AESOP-10 - The causes of ethnic differences in the course and outcome of psychosis

Lead Research Organisation: King's College London
Department Name: Psychological Medicine


We will address two of the most important issues facing the UK mental health services. Firstly, what factors impair recovery following onset of psychosis in people of any ethnicity? The NHS has made a huge investment in units for the early treatment of individuals with their first episode of psychosis. However, little is known about which factors facilitate or impair long-term recovery, and therefore which patients and which characteristics should be the focus of intensive treatment. Secondly, why do African-Caribbean and Black African people living in the UK have a poorer outcome of psychosis with more compulsory admissions and detention in forensic units than White people? This issue has been the subject of much controversy and repeated statutory inquiries. Unfortunately the resultant reports have produced little improvement, probably because of the lack of hard evidence on which to base their recommendations.

We wish to re-examine the 535 people whom we extensively investigated, with the support of the MRC, when they suffered their first episode of psychosis 10 years previously. We will investigate the role of biological factors (such as brain, neurological and neuropsychological abnormalities), social factors (such as childhood adversity, and adult social exclusion and discrimination), and continued cannabis use in determining the outcome of psychosis, and whether these factors differ by ethnicity. In this way, we will shed light on A) whether factors such as severity of symptoms, neuropsychological impairments, social adversity, and cannabis use and its interaction with genetic make-up, can predict who will recover in the sample as a whole; B) why Black patients have a worse outcome with more compulsory admissions and detentions in forensic units. Our findings will improve understanding of psychosis, and will point to ways of developing more appropriate services for psychotic patients in general and Black patients in particular.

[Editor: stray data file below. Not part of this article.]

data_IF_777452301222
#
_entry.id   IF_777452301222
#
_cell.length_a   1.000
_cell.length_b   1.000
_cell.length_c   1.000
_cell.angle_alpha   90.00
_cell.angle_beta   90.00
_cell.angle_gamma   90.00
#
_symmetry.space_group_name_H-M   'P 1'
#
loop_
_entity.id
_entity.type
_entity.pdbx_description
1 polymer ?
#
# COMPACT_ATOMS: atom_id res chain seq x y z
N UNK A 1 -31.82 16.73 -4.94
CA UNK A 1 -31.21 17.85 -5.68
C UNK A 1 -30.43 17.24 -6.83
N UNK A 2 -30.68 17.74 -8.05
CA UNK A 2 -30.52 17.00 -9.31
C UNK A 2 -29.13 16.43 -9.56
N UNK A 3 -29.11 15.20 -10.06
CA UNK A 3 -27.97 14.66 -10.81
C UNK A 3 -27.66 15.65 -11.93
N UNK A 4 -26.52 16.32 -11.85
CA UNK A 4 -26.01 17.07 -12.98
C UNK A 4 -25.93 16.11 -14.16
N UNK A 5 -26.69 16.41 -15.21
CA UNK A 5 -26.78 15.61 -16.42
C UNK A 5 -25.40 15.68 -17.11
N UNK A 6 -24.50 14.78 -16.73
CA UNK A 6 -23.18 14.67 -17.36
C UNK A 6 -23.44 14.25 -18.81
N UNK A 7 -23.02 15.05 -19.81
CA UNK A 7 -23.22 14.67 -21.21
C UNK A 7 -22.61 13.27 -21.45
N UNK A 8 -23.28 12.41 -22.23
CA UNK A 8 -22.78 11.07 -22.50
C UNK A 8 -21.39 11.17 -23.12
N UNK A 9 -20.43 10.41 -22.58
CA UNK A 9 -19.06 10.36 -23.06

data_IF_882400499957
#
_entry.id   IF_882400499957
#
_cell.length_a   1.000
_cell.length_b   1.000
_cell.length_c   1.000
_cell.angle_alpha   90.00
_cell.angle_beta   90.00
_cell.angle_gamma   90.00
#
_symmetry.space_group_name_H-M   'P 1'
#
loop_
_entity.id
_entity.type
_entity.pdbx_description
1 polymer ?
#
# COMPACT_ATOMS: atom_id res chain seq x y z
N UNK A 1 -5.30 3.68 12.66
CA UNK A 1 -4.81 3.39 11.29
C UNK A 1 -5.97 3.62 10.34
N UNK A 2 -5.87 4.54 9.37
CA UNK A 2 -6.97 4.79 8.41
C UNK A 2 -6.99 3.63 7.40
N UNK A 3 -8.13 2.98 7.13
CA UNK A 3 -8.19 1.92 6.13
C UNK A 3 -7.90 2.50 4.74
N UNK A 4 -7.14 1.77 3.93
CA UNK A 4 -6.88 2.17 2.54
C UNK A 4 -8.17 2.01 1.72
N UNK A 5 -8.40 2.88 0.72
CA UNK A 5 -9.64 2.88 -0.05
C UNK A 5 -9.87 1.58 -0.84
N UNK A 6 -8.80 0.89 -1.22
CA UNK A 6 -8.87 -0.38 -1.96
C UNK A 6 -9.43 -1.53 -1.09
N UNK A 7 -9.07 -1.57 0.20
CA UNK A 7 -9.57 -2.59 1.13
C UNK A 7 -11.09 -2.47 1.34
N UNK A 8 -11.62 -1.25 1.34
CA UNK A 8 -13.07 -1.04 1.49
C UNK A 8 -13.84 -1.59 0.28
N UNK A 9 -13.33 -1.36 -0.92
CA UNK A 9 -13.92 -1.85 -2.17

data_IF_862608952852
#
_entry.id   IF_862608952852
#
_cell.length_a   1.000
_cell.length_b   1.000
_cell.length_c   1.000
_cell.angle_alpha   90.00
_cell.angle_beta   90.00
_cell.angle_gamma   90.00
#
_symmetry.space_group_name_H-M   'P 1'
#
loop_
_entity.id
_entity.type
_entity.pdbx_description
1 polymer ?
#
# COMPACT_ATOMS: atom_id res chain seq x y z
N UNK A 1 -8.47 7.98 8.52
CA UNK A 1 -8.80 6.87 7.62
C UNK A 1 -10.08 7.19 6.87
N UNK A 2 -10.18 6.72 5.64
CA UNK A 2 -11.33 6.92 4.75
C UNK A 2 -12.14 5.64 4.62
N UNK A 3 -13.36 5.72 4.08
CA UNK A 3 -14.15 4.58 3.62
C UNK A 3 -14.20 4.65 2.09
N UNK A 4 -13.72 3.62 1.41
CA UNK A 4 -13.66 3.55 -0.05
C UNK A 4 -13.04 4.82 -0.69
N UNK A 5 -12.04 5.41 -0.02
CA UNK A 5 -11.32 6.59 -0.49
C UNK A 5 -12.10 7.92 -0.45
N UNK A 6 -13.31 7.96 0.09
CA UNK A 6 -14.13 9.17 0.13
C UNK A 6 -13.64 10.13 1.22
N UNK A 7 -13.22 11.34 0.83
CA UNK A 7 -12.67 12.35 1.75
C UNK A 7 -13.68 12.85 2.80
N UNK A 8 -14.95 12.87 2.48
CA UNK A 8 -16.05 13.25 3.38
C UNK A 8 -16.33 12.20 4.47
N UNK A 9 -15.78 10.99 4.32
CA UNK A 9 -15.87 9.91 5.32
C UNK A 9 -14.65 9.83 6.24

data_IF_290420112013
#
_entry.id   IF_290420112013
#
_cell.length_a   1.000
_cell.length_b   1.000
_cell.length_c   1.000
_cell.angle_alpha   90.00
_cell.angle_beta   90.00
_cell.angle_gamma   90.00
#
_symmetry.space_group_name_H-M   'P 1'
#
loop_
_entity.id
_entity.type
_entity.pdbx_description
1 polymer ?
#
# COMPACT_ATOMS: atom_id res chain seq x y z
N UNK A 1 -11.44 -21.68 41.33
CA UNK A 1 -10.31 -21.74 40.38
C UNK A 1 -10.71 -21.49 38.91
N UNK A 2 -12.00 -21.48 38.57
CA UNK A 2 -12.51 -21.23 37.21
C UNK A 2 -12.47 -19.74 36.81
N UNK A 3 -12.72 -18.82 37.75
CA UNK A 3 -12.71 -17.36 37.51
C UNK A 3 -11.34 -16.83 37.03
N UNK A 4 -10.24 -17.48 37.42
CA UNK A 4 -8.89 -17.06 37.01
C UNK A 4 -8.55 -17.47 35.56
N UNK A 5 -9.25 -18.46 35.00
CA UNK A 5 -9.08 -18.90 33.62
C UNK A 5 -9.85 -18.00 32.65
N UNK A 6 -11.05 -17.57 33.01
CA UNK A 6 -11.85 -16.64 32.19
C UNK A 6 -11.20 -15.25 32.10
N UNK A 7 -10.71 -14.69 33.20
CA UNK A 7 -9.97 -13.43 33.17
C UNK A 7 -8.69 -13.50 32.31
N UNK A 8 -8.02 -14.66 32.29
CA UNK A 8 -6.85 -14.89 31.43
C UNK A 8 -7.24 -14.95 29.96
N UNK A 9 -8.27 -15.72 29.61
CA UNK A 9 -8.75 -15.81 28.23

Technical Summary

1. BACKGROUND We will address two of the most important issues facing UK Mental Health Services: The first is that the NHS has made a huge investment in establishing early intervention programmes for individuals suffering their first psychotic episode. However, there is little information available about what factors predict long-term outcome, and therefore which patients should be the focus of particularly energetic treatment. The second is that there are very high rates of psychosis among Black people living in the UK. Furthermore, Black people so diagnosed have a worse outcome with more compulsory admissions to psychiatric units and detentions in high security psychiatric hospitals than White people.

2. AIMS a). We will identify the factors that predict the course and outcome of psychosis following a first episode, focusing specifically on the role of biological and social risk indicators, cannabis use, and duration of untreated psychosis.

b). We will study and explain the differences in the course and outcome of psychosis in Black and White patients in the decade following a first episode.

2. AESOP COHORT Between 1997-1999, in an MRC-funded study, we collected an ethnically diverse epidemiologically-based cohort of 535 individuals during their first episode of psychosis. Extensive baseline data were collected concerning clinical characteristics, neuropsychology, brain imaging, and exposure to childhood and adult social adversity. The epidemiological basis of the sample and wealth of baseline information will enable us to answer questions about the long-term outcome of psychosis in people of different ethnicities which have not been adequately addressed.

3. METHODS We will re-examine these 535 cases ten years after their initial assessment. We will repeat the initial investigations, and collect information about their subsequent experience of life and illness. We hypothesise that three sets of variables will predict course and outcome, as follows: a) ‘Biological‘ risk indicators will predict chronicity: b) Social risk indicators will predict a relapsing course with more positive symptoms: c) Continued cannabis use will predict clinical and social decline. We further hypothesise that ethnic differences will be explicable in terms of greater exposure to social adversity in Black patients, and the interaction between cannabis use and the COMT genotype. The study has high statistical power, and will allow tests of interaction and exploration of more complex models.

4. IMPLICATIONS Our findings will provide valuable information about the contemporary outcome of psychosis, and how to develop more appropriate services for psychotic individuals, particularly Black Britons.


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